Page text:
Washington 4 Novbr 1818
Expecting constantly to hear from you my dear Harriet I have felt involuntarily inclined to procrastinate every effort to write on a subject which has filled all our hearts with the keenest sorrow—How can we sufficiently thank you for all your kind attention? My poor boys will have still to call on you for that kindness you have always <
chosen> shewn them and which now will be doubly desirable in consequence of the loss they have sustained in their dear and affectionate Grandmother—
7 November—I was so ill when I began this Letter that I was forced to lay aside my pen and retire to Bed, and until this day my perpetual head ache has incapacitated me from any exertion—We are in a state of great anxiety at not receiving a line of any kind from Boston, (excepting a short Letter from Mr. De Grand) since the 28h. and can in no way account for this continued silence, making every allowance for the grief and respect which you all feel for our dear departed Mother, we participate too sincerely in this sad event not to require some little share of your attention, to allay the irritable dread of evil which absence necessarily creates—Every kind of apprehenssion siezes on the mind already weakened by affliction in turn, until each miserable moment comes winged with some new calamity—When I turn my eyes to Quincy nought but desolation strikes my view, and I can scarcely bear the idea of the change which forces itself upon my imagination. The soul which actuated every thing is fled and left nothing but sadness and mourning to supply her place—and all the sufferers to whom she was so kind and sympathizing a friend, where will they turn for consolation? Tis true this dispensation was hourly to be expected, yet did it come like a Sir<
r>occo to wither and blight the few remaining hours of our venerable Parent, to whom she was all that earth had left of love and joy—Oh may kind Heaven in pity to his sufferings grant him strength of mind to sustain himself under this to him, most dreadful of all calamities, and < releave> release him from the load of life which he must yet support, until the Almighty fiat shall be issued, which shall reunite him to the pure Spirit so recently transplanted to the realms of peace and love.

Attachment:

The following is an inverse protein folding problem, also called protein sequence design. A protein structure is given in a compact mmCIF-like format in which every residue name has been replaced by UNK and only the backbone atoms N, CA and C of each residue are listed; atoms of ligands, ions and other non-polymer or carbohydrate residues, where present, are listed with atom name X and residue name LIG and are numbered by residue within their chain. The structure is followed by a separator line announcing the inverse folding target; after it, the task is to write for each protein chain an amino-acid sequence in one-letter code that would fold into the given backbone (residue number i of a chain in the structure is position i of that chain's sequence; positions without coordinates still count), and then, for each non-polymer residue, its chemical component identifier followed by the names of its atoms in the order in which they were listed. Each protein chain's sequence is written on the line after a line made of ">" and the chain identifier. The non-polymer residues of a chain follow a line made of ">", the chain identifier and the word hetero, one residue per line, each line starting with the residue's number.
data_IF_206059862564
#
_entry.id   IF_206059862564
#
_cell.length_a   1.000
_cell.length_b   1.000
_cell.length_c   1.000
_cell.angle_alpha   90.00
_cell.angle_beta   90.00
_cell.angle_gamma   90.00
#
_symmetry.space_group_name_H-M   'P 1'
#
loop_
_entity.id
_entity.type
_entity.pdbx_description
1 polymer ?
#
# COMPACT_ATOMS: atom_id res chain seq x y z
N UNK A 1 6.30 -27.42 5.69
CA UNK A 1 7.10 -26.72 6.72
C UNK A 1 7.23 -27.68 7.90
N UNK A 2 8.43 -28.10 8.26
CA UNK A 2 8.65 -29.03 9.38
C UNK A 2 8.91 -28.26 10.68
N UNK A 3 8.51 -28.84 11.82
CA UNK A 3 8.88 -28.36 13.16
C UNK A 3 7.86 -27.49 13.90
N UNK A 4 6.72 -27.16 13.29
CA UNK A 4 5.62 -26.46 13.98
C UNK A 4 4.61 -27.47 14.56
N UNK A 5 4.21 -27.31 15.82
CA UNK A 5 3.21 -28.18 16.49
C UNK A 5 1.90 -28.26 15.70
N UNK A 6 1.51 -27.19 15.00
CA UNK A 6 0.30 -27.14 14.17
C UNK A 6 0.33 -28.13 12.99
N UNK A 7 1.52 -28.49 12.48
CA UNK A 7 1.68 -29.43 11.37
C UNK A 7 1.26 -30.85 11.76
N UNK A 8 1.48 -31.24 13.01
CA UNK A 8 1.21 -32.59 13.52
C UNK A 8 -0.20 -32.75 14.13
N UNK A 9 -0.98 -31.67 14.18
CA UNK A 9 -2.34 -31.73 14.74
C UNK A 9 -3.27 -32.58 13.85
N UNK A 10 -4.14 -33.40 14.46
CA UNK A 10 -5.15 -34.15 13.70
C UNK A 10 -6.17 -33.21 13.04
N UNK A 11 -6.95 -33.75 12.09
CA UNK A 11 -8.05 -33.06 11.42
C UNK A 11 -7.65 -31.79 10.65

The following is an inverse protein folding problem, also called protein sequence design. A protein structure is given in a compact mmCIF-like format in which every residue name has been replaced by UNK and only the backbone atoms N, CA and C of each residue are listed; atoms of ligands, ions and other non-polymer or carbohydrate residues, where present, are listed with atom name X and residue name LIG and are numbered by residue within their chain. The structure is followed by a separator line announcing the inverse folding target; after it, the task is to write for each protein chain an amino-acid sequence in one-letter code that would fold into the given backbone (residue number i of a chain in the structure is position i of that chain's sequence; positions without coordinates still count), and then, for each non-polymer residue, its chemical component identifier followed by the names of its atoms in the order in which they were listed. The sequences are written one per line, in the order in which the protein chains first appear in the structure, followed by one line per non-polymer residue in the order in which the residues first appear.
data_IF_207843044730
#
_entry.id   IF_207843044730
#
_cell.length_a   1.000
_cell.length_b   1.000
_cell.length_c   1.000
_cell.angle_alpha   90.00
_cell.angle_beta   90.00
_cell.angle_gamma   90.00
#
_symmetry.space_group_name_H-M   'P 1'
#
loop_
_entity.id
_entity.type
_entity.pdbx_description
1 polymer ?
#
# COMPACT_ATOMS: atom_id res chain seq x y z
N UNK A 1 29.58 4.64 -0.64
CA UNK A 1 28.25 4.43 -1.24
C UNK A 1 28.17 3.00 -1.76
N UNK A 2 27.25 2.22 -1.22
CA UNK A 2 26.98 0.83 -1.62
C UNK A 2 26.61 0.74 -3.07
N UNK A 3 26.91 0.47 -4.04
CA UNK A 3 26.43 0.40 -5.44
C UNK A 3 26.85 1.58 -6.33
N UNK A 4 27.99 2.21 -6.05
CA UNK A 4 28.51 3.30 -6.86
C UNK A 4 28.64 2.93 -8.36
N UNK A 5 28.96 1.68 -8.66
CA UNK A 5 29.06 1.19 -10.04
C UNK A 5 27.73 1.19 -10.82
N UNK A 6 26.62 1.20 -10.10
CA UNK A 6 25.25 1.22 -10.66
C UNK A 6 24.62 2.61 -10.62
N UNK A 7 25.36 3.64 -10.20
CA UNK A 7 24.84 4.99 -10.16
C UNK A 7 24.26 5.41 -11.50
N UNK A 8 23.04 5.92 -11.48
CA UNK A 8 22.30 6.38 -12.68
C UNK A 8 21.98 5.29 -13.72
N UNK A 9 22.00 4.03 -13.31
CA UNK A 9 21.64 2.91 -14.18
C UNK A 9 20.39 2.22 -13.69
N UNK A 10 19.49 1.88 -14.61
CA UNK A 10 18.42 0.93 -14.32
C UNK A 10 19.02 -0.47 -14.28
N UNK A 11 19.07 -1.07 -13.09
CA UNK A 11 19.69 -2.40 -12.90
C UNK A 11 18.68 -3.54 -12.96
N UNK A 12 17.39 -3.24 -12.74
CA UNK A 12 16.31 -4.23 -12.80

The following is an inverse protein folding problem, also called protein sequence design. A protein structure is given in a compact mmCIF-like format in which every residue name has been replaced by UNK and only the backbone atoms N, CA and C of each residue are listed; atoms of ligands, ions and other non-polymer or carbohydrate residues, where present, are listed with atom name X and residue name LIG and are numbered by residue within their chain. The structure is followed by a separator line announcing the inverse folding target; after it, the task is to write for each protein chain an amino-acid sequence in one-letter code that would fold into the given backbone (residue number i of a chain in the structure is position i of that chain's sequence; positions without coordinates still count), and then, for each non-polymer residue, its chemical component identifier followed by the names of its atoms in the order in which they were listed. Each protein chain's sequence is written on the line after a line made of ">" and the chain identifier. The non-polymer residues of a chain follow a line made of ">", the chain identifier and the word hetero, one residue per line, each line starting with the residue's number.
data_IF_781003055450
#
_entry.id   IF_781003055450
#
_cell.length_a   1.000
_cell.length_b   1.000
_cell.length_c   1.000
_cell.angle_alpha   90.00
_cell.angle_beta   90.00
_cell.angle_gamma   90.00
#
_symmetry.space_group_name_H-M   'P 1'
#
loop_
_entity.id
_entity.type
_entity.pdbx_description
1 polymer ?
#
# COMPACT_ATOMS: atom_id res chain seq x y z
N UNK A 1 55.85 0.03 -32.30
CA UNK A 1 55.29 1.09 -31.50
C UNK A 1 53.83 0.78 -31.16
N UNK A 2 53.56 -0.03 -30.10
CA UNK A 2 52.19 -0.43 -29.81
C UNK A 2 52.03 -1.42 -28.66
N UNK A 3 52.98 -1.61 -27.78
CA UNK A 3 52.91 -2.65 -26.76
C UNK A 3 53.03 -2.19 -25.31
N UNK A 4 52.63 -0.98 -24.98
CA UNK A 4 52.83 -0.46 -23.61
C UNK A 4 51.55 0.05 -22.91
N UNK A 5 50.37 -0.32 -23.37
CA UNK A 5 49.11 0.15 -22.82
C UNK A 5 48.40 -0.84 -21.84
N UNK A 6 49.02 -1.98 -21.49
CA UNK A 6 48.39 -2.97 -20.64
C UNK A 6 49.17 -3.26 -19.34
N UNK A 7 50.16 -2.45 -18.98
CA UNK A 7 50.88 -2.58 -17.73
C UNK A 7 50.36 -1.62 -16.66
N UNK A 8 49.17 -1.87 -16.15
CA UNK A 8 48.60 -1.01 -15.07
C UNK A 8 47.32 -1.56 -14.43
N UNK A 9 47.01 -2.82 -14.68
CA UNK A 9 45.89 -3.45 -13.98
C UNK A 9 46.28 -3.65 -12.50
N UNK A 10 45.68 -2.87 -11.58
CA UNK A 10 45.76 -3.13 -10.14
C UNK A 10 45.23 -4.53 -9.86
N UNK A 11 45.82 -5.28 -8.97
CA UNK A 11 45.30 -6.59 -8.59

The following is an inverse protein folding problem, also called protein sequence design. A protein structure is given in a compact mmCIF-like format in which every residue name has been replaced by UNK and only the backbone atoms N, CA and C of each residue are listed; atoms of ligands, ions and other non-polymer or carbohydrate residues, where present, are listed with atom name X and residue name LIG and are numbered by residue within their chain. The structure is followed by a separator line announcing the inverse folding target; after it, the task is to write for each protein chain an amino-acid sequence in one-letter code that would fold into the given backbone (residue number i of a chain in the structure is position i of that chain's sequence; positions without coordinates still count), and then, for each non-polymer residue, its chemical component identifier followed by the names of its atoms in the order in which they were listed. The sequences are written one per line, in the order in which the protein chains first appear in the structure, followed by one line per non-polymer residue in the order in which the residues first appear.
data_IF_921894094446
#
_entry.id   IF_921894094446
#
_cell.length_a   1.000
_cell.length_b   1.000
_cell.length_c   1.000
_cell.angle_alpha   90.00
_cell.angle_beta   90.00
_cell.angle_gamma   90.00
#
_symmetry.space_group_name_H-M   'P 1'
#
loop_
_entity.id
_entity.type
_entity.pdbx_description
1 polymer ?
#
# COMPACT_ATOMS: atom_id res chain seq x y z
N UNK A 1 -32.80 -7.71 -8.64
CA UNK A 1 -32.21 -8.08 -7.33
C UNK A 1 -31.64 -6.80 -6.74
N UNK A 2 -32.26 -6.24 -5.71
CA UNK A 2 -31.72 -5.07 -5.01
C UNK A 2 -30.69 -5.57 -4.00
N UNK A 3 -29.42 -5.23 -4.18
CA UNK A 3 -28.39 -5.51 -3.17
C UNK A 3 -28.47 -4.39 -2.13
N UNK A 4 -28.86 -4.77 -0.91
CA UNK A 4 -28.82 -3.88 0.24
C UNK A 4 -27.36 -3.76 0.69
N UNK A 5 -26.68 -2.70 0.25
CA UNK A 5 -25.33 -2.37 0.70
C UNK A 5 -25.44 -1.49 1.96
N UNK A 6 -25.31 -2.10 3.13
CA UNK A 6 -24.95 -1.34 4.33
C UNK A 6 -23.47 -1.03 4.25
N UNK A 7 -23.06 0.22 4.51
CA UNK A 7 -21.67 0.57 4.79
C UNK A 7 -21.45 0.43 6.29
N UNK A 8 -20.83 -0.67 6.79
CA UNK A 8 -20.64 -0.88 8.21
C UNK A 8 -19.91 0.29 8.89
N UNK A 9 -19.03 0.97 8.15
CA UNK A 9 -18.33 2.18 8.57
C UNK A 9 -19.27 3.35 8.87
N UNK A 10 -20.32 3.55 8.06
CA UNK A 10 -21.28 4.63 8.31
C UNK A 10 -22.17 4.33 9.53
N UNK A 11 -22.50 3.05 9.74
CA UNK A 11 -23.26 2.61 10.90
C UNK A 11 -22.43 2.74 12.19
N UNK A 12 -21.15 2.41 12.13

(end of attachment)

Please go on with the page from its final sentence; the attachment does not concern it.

I intend writing to Caroline de Wint in a few days—hitherto I have not been able to touch on a subject which I know will cause her so much sorrow—Mr. Adams was dreadfully shocked at the news, and would immediately have left this for Quincy had he not been in the midst of a Treaty with Spain, which the P.— said no one could finish but himself—and he must have resigned his situation, which I thought would have produced additional uneasiness at such a crisis This is for you only and perfectly confidential—
You have no doubt had the kindness to do every thing necessary for the boys? I will thank you to procure me a Canton Crape Shawl of Black and I hope you have not purchased the coloured Silk—I wish likewise to procure a handsome set of jet ornaments with a Comb to match price not to exceed 12 Dollars including Bracelets—
Make my love to all at your house and again let me offer the united thanks of Mr. Adams and myself for your kind attention to the last suffering moments of our dear Mother and believe us both most gratefully and affectionately yours.
L. C. Adams
8h. of November 1818.
MHi: Adams Papers.